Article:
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For example, hen working with general relativity, one sees that Einstein equations can be derived from an action principle via the Einstein-Hilbert action. This occurs too in classical mechanics, optics, electrodynamics,...

Even in modified theories of gravity, or other advanced theories like string theory, qft in curved spacetimes, quantum cromodynamics,... the approach always is to define an action and derive the field equations from the least action principle.

In classical mechanics this can be intuitive, understanding the least action principle as conservation of energy. However, in this sofisticated theories, how does one have the security of deriving the field equations from an action? How does one knows that the field equations derived are the unique field equations of the theory? I can't see the guarantee even though I have read similar questions in the forum, but the arguments still not convince me.

In summary, what is the precise theoretical argument of why the principle of least action works in complete diferent scenarios?

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In summary, what is the precise theoretical argument of why the principle of least action works in complete diferent scenarios?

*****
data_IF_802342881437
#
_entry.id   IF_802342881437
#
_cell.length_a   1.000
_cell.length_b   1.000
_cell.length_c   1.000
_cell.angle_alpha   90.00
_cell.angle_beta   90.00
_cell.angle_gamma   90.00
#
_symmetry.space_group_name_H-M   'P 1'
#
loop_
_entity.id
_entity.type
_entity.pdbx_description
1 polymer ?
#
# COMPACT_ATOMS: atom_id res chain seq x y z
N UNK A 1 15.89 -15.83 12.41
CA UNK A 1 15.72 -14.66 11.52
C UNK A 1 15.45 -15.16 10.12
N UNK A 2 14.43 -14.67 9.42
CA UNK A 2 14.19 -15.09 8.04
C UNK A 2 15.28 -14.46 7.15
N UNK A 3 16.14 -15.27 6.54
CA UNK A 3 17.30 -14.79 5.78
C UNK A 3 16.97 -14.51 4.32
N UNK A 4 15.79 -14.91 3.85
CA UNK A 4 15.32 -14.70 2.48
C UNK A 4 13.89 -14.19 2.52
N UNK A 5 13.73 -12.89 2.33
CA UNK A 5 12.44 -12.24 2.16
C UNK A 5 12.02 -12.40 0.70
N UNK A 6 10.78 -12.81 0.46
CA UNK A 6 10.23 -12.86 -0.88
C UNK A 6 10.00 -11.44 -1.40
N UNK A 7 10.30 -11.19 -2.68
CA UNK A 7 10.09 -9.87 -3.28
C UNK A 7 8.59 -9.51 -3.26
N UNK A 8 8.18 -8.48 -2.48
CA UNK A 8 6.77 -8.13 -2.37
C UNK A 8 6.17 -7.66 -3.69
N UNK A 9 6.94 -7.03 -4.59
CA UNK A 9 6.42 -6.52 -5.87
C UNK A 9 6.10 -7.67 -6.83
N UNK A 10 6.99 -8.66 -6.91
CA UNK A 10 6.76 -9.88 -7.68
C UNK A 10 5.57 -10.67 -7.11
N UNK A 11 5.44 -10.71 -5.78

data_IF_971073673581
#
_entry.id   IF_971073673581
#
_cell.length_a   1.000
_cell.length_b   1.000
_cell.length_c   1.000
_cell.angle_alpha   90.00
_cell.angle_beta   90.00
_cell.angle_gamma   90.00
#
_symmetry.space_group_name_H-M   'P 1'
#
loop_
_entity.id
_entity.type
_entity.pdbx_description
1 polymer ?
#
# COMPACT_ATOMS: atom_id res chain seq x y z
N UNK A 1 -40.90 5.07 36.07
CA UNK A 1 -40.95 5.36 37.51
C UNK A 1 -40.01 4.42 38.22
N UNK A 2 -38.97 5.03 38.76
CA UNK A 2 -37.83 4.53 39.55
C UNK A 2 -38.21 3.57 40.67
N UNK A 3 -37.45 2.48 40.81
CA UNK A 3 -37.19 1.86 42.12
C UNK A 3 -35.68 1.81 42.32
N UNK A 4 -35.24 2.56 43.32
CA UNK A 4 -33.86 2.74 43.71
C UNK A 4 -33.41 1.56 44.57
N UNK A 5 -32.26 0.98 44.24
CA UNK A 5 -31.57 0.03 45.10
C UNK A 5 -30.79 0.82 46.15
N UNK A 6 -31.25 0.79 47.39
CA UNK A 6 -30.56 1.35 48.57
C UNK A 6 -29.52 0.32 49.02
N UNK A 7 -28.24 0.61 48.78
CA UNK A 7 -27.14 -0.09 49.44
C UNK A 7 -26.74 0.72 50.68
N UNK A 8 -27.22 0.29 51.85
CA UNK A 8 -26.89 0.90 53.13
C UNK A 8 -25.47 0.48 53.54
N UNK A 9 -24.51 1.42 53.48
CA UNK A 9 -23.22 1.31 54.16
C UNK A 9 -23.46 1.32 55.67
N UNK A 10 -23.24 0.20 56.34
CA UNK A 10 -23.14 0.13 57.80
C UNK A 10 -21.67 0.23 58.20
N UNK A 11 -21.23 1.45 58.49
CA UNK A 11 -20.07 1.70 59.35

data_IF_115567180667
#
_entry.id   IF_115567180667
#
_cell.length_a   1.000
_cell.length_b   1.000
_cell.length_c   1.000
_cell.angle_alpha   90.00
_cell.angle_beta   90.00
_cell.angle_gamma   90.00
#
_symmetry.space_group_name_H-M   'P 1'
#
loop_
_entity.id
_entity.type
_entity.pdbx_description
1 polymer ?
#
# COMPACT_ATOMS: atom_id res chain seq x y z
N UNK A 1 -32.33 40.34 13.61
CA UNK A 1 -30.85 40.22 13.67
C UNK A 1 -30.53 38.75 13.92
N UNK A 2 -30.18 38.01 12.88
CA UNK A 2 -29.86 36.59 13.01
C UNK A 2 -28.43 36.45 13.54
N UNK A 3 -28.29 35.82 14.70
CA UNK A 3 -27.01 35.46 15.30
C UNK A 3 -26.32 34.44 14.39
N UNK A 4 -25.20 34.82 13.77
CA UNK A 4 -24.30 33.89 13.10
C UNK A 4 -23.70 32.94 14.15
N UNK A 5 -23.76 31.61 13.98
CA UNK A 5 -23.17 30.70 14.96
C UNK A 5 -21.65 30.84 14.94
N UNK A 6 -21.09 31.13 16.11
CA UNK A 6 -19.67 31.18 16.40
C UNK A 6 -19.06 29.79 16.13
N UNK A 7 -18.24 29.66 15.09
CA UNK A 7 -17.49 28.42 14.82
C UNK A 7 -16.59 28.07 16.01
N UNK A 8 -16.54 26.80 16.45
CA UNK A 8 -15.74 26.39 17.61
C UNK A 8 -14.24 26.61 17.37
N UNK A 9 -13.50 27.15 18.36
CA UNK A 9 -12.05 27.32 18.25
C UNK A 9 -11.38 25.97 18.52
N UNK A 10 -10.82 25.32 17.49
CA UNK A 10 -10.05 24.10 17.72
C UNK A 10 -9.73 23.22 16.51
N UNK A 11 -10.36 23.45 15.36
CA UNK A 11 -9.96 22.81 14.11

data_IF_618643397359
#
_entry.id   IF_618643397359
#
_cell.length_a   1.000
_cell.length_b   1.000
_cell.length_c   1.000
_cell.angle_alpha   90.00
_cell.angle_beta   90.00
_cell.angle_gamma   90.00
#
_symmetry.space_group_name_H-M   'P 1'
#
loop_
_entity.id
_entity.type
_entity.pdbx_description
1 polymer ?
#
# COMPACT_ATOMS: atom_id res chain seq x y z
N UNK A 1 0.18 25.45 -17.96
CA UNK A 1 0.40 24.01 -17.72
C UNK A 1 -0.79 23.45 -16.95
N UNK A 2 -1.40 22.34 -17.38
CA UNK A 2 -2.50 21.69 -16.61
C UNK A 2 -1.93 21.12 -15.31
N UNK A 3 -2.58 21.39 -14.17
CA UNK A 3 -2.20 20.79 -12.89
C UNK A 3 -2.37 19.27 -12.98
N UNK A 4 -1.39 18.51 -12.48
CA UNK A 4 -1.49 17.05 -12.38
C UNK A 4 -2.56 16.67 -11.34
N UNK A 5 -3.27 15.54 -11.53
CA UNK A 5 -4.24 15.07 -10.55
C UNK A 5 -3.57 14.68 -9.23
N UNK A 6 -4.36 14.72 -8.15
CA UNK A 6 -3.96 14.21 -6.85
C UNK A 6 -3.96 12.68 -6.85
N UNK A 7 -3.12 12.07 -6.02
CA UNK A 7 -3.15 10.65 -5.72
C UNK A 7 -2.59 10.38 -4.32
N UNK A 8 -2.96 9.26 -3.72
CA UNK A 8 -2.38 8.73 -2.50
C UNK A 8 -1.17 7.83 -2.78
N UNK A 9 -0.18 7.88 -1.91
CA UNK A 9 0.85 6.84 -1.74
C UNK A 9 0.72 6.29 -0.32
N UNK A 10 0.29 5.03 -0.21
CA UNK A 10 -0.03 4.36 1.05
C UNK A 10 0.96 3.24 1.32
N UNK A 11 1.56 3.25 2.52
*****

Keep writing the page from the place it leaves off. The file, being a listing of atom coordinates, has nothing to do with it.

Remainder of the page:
It is possible to derive a theory from a Lagrangian and the theory is not right, in the sense that it doesn't fit some experiments. Example: Nordstrom theory of gravitation.

So, I don't think that it is possible to have a theoretical argument for the general validity of that principle.

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  • $\begingroup$ Or course, we can invent some lagrangian whose field equations become absurd. For example, we could give up Einstein-Hilbert action lagrangian and say that its lagrangian is proportional only to R^2 instead of R. This would give us field equations that don't represent physical reality. BUT, those equations would be the correct equations for that model on particular, why that process never fails? Thanks! $\endgroup$ Jul 30 at 23:04
  • $\begingroup$ @Axionlikeparticles On the question why that process never fails: On my profile page I provide a link to a resource that I created. It's an interactive diagram; moving a slider sweeps out variation. The diagram shows in three sub-panels how variation sweep affects the variables that are involved. The interactive diagram provides visualization of the process of interconversion between differential equation form and stationary action form. (I link to my profile page instead of direct to avoid suspicion of vanity linking.) $\endgroup$
    – Cleonis
    Jul 31 at 4:18

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